Happy Valley

Right, picture this: you’ve got a new prime time BBC1 show starting up, it’s got theme music by that cheeky Jake Bugg, it stars that funny Steve Pemberton and that lovely Sarah Lancashire, it’s set in a small town, and it’s called Happy Valley. Sounds like another of those cuddly BBC dramedies right? Like that lottery one, or that one about those lovely old people finding love that Sally Wainwright wrote.

WELL IT ISN’T! No, it really isn’t. And whilst Happy Valley might be the best thing on BBC1 for a very long time it’s also the most horrible, twisted, and dark. It also just makes you feel terribly sad at times. But it is also brilliant, truly brilliant. Writer Wainwright has form, she’s the creator of ITV’s Scott and Bailey and whilst there are similarities (it stars a female police officer, it’s set in the north, it focusses on private lives too) it is a very different kettle of fish.

We’re now halfway through the series run of six episode and so far there has been kidnap, rape, the violent and graphic murder of a police officer, a heavy beating, and all against the background of divorce, money problems, and suicide. Cheery stuff. But when it’s as well written and acted as this you’re gripped for every second.

The show is grounded by Sarah Lancashire, as Sergeant Catherine Cawood, doing something that many actors can’t manage, to make her character real, and by real I mean real life real, not TV real. Here reactions to things are human, whether it’s the news that the man who raped her daughter has been released from jail, or when her grandson a product of that rape and who she now looks after since her daughter's suicide (cheery stuff right?) asks to play football with his grandad, who wants nothing to do with him. If Keeley Hawes thought she had the BAFTA sewn up for Line Of Duty then Lancashire might have changed her mind.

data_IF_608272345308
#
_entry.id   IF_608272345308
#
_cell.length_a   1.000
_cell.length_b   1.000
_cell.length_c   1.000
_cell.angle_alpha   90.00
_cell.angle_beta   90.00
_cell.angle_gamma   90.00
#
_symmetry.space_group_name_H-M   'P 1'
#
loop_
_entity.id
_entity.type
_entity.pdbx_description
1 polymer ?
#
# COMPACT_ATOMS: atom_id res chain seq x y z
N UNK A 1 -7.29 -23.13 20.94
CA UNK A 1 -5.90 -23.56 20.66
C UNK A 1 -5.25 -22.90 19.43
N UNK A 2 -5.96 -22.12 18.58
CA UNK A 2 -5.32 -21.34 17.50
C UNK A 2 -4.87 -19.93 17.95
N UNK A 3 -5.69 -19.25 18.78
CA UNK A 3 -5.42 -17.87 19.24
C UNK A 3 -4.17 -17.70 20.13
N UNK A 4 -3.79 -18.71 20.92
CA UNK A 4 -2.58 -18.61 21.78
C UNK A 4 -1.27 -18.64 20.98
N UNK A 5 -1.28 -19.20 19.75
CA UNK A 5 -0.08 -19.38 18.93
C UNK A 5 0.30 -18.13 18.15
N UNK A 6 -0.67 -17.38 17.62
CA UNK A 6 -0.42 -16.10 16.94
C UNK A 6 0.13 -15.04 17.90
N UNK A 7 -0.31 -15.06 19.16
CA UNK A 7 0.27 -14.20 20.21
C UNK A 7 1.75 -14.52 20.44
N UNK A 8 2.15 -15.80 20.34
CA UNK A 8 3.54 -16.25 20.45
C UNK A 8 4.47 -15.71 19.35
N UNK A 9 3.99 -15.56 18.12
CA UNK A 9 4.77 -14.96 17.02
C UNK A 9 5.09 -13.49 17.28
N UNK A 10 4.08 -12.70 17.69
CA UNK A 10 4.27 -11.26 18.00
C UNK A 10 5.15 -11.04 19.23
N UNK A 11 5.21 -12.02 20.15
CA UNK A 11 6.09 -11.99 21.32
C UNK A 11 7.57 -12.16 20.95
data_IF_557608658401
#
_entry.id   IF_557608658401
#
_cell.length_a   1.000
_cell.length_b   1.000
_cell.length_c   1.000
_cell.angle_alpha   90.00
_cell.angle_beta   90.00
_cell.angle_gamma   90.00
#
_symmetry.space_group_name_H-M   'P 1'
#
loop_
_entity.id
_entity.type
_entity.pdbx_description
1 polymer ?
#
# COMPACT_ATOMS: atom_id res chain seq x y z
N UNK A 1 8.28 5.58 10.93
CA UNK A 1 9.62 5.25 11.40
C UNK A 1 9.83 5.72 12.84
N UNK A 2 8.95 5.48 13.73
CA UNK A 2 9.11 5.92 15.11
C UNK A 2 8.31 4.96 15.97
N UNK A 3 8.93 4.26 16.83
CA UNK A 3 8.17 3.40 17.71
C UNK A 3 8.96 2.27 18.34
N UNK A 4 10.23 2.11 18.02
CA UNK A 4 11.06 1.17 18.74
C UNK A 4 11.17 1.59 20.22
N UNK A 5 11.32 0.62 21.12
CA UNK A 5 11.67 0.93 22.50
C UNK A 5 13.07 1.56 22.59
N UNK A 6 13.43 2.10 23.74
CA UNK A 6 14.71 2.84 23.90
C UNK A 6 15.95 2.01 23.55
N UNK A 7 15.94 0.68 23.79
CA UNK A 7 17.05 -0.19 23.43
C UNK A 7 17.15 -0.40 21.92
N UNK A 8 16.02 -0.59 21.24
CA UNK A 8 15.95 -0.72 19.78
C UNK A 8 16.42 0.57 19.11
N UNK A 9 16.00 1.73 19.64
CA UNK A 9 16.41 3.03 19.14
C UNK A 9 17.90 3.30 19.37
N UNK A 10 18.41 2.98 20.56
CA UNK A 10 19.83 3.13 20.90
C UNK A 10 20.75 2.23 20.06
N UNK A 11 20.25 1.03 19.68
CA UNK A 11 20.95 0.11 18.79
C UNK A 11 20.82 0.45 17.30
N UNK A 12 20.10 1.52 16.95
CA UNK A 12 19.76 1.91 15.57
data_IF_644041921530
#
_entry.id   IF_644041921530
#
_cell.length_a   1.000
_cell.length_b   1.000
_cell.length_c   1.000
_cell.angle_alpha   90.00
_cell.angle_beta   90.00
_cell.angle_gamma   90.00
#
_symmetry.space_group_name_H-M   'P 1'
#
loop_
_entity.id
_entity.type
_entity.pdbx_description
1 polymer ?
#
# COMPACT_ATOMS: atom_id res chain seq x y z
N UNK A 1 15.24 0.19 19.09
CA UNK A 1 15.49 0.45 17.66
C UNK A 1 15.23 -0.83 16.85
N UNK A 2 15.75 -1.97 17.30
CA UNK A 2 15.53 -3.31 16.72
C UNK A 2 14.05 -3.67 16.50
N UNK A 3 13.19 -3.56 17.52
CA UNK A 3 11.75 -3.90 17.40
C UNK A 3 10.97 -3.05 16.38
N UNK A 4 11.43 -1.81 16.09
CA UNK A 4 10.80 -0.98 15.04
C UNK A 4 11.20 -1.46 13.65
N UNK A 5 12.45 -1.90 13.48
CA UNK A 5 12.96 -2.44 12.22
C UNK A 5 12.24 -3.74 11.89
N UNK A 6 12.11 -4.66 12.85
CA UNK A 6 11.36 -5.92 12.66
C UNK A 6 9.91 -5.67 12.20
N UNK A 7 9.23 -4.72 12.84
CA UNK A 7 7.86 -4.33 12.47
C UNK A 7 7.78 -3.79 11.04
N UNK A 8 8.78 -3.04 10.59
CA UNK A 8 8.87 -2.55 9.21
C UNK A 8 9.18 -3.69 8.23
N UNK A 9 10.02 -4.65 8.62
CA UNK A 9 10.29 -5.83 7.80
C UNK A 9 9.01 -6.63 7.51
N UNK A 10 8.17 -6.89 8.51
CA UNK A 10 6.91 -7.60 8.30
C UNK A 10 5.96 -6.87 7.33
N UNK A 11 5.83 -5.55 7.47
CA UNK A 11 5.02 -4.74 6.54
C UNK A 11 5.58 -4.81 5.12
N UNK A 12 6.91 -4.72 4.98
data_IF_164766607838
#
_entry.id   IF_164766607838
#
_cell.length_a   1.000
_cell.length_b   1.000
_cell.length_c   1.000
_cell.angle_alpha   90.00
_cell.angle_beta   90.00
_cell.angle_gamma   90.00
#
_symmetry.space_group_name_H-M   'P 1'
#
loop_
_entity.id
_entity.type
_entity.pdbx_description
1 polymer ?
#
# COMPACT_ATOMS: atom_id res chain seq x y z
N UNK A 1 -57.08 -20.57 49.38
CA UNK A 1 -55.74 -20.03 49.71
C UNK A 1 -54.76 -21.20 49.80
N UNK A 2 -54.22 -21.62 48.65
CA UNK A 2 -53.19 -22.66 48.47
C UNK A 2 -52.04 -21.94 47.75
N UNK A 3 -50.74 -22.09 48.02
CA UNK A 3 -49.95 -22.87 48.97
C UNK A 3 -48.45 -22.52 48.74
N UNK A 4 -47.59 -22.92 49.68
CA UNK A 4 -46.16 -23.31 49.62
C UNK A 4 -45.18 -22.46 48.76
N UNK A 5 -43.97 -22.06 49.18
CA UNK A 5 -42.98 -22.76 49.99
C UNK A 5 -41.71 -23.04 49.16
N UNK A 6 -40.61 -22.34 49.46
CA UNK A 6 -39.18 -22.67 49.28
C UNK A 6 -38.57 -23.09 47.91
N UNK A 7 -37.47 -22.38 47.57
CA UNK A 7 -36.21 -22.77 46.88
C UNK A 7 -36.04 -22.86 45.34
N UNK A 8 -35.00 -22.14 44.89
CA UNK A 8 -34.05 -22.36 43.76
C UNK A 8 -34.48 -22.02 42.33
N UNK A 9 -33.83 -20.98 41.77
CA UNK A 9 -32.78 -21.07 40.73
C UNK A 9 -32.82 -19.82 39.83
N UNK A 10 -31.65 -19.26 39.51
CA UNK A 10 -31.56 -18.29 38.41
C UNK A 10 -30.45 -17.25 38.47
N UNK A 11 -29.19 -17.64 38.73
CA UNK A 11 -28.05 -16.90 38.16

The flipside to Sgt Cawood is the murdering rapist Tommy Lee Royce, played with physical menace by James Norton. Royce is one of the most depraved characters to be put onto TV and provides most of the shows tough-to-stomach moments. Throw in the builder out of his depth, Ashley, and Steve Pemberton's every man Kevin Weatherill whose greed has had untold consequences for his friend of many years. Where the show is going from here and how it's going to end is anyone's guess. And that's why it's so gripping.

Catch up on BBC iPlayer if you missed the first three episodes, you really should.

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